“Weaving is all about surprises,” says Belgian textile artist Hermine van Dijck. “Sometimes just one Lurex wire can make all the difference.”
Van Dijck first began her studies at the School of the Arts in Ghent, Belgium, in 2009 with a class in textile design. She began weaving on the loom and hasn’t stopped since, using a mixture of soft-hued natural fibers and the occasional metallic thread. Her small chambre de bonne is a harmonious clutter of thread, wires, houseplants, and flea market finds. A self-proclaimed collector, van Dijck, who has a masters in textile design, cultivates an anarchic mix of well-loved objects and furniture in her work and living spaces (“every piece needs to have a soul,” she says).
Van Dijck spends her days in Ghent, rising at dawn to breakfast on soft boiled eggs and soldaatjes (pieces of bread for dipping), followed by a bike ride through town and an afternoon of weaving, crocheting, and sewing. She documents her day on her blog, aptly named Dagboek van Dagen. A devoted gardener as well, van Dijck grows plants at a nearby community nursery and sprouts her own avocados; see An Artist’s Avocado Project on Gardenista.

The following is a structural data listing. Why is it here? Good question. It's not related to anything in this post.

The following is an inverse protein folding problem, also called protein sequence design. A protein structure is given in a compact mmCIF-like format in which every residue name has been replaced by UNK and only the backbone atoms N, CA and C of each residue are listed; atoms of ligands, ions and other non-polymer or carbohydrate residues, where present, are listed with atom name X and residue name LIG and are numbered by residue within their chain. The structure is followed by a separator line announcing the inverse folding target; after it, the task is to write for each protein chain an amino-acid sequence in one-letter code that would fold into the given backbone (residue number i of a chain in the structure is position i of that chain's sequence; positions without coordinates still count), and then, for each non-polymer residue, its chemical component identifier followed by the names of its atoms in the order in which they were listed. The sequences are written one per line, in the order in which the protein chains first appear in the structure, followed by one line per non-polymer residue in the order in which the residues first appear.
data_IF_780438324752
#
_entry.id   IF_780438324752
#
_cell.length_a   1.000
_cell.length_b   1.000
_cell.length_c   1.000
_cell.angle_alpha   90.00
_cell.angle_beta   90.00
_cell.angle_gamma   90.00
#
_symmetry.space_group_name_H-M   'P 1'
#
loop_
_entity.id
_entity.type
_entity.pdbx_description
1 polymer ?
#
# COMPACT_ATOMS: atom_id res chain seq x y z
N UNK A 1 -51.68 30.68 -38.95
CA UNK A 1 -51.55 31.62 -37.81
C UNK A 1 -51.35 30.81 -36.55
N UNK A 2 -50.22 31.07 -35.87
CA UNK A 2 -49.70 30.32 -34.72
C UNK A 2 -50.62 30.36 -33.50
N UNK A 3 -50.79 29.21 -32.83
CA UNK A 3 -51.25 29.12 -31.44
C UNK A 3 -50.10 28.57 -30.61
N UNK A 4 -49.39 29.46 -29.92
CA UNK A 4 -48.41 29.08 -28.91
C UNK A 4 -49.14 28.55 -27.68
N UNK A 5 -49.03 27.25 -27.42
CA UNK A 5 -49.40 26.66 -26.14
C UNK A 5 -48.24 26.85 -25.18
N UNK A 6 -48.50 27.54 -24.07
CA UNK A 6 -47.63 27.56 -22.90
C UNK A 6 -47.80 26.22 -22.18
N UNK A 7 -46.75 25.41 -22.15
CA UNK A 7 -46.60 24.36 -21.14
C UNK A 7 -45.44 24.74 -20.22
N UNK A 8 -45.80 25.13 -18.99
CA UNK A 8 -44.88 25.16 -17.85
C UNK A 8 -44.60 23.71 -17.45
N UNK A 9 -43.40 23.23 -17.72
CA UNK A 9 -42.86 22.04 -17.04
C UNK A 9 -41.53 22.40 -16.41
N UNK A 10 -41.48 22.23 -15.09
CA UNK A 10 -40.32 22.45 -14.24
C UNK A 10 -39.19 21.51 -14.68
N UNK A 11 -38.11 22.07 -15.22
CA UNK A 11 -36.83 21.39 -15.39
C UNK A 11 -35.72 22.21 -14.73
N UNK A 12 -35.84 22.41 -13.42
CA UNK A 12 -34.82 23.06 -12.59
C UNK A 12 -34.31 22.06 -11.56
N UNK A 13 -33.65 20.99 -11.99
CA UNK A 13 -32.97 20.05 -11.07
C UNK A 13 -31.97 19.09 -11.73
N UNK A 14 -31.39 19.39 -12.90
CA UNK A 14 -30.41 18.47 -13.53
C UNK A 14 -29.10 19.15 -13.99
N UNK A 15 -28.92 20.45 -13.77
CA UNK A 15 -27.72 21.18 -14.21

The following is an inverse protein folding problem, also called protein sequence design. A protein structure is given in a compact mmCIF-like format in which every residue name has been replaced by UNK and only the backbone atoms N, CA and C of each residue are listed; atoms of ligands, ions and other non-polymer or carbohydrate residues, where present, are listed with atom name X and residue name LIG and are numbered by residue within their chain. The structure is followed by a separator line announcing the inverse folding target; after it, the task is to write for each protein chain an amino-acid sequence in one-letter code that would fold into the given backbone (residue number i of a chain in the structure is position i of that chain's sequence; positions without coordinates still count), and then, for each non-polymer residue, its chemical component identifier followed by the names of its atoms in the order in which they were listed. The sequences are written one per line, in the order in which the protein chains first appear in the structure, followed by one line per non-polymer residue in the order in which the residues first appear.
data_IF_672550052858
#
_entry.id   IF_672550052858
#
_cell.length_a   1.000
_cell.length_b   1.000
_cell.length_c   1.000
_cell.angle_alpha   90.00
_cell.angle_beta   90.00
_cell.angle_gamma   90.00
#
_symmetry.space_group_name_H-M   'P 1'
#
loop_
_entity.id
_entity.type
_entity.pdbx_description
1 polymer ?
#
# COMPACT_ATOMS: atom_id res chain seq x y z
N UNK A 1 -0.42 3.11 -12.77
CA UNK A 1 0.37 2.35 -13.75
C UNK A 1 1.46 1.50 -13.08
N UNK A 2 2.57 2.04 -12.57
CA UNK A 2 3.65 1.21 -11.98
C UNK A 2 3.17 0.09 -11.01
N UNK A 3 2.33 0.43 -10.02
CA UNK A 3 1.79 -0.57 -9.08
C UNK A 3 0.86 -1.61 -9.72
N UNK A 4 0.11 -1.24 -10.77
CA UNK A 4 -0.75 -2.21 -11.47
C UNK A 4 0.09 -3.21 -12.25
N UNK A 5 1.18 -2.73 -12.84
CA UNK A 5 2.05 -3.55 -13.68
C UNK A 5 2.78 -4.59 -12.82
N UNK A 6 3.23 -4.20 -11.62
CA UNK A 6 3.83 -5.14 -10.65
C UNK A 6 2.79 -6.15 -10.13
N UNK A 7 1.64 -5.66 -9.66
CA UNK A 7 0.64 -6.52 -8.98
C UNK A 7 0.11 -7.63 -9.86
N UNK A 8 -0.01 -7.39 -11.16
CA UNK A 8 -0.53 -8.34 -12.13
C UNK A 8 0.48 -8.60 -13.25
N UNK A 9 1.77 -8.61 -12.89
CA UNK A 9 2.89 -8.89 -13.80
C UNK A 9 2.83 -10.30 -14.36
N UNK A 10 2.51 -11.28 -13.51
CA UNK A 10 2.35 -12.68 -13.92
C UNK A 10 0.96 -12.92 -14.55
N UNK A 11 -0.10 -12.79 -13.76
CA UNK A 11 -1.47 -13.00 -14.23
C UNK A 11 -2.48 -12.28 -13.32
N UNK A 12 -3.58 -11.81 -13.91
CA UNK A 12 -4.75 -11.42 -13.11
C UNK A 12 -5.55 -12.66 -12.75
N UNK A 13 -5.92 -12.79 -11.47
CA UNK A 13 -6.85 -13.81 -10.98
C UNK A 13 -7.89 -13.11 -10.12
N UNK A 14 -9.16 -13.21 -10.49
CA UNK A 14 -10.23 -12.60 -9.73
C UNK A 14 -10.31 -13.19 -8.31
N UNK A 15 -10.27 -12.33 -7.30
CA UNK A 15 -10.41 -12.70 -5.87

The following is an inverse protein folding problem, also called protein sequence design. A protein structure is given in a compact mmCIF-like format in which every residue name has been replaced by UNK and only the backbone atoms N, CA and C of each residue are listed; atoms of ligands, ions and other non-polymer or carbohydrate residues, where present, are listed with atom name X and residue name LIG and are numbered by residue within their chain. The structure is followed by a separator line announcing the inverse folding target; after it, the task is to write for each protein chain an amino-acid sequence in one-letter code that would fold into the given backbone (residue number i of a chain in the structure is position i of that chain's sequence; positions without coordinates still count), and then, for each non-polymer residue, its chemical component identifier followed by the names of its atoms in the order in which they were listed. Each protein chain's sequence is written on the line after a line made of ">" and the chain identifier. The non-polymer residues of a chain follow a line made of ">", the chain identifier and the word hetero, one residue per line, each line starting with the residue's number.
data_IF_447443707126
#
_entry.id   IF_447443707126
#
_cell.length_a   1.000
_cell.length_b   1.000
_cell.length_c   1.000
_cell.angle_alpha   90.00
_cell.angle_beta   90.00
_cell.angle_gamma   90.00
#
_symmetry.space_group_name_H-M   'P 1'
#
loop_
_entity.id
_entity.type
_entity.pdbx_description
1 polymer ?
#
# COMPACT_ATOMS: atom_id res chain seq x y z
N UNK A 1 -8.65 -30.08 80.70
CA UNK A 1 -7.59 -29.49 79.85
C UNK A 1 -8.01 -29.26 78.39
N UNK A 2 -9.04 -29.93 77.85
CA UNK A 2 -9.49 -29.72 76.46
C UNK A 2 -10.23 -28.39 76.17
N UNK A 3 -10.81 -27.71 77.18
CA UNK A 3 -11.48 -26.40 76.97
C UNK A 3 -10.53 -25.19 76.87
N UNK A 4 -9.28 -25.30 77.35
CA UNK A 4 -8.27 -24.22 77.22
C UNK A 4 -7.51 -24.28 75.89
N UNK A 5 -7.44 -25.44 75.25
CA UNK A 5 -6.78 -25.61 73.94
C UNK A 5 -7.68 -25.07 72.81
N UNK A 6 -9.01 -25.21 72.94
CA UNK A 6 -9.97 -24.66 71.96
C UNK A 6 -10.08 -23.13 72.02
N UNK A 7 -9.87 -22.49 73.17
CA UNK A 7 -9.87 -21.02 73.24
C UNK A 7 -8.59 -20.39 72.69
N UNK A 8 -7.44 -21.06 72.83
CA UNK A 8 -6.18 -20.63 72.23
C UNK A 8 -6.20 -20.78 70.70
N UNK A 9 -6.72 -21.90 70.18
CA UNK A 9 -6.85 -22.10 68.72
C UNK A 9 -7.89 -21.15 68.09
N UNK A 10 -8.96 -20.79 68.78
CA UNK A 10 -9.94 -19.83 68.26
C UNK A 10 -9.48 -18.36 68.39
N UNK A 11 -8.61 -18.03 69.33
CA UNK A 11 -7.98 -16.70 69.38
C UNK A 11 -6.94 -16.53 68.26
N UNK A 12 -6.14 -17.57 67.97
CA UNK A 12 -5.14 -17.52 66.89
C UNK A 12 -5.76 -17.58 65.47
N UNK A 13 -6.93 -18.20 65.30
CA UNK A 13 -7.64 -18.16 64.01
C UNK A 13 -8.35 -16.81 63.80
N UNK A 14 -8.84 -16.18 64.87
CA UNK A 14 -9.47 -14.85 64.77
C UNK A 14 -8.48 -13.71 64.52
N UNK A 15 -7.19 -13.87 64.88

Above: Three wooden picks with colored circle accents hold the avocado pits at the surface of the water; read more about van Dijck’s project at An Artist’s Avocado Project in Belgium.
Above: A piece from the Textile Letter project that van Dijck sent to UK-based artist Louise Mills.
Above: The reflection of a weaving by Mae Engeleer set against towering apartment buildings. Soon, van Dijck is moving to Paris for five months to intern with Malhia Kent, after which she plans to open a collective atelier in Antwerp.